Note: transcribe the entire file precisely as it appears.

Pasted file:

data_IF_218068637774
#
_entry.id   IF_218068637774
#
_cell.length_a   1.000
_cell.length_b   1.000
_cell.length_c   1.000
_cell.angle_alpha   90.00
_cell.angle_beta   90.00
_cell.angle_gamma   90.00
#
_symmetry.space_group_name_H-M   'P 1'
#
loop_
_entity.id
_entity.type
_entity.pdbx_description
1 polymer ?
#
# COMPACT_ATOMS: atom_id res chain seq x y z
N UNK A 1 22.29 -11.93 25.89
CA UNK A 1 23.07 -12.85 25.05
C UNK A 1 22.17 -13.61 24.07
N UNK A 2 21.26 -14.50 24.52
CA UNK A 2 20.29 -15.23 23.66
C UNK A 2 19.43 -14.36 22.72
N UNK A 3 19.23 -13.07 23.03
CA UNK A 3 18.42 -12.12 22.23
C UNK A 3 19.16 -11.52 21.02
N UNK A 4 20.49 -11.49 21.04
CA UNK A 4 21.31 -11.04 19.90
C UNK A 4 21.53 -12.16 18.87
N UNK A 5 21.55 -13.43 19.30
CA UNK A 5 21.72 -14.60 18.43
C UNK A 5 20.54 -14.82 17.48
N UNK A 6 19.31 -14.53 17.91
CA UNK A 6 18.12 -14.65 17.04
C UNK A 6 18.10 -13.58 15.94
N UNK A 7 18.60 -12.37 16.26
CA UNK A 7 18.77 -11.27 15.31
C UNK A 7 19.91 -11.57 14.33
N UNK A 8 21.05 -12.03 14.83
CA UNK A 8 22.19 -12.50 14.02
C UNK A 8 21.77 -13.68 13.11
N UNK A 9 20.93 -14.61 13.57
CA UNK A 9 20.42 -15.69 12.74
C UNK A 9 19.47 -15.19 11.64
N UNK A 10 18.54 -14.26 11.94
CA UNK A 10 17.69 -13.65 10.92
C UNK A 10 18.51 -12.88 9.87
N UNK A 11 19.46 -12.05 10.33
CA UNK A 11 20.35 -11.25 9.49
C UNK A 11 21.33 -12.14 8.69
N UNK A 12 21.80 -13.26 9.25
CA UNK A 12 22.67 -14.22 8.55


data_IF_218068637774
#
_entry.id   IF_218068637774
#
_cell.length_a   1.000
_cell.length_b   1.000
_cell.length_c   1.000
_cell.angle_alpha   90.00
_cell.angle_beta   90.00
_cell.angle_gamma   90.00
#
_symmetry.space_group_name_H-M   'P 1'
#
loop_
_entity.id
_entity.type
_entity.pdbx_description
1 polymer ?
#
# COMPACT_ATOMS: atom_id res chain seq x y z
N UNK A 1 22.29 -11.93 25.89
CA UNK A 1 23.07 -12.85 25.05
C UNK A 1 22.17 -13.61 24.07
N UNK A 2 21.26 -14.50 24.52
CA UNK A 2 20.29 -15.23 23.66
C UNK A 2 19.43 -14.36 22.72
N UNK A 3 19.23 -13.07 23.03
CA UNK A 3 18.42 -12.12 22.23
C UNK A 3 19.16 -11.52 21.02
N UNK A 4 20.49 -11.49 21.04
CA UNK A 4 21.31 -11.04 19.90
C UNK A 4 21.53 -12.16 18.87
N UNK A 5 21.55 -13.43 19.30
CA UNK A 5 21.72 -14.60 18.43
C UNK A 5 20.54 -14.82 17.48
N UNK A 6 19.31 -14.53 17.91
CA UNK A 6 18.12 -14.65 17.04
C UNK A 6 18.10 -13.58 15.94
N UNK A 7 18.60 -12.37 16.26
CA UNK A 7 18.77 -11.27 15.31
C UNK A 7 19.91 -11.57 14.33
N UNK A 8 21.05 -12.03 14.83
CA UNK A 8 22.19 -12.50 14.02
C UNK A 8 21.77 -13.68 13.11
N UNK A 9 20.93 -14.61 13.57
CA UNK A 9 20.42 -15.69 12.74
C UNK A 9 19.47 -15.19 11.64
N UNK A 10 18.54 -14.26 11.94
CA UNK A 10 17.69 -13.65 10.92
C UNK A 10 18.51 -12.88 9.87
N UNK A 11 19.46 -12.05 10.33
CA UNK A 11 20.35 -11.25 9.49
C UNK A 11 21.33 -12.14 8.69
N UNK A 12 21.80 -13.26 9.25
CA UNK A 12 22.67 -14.22 8.55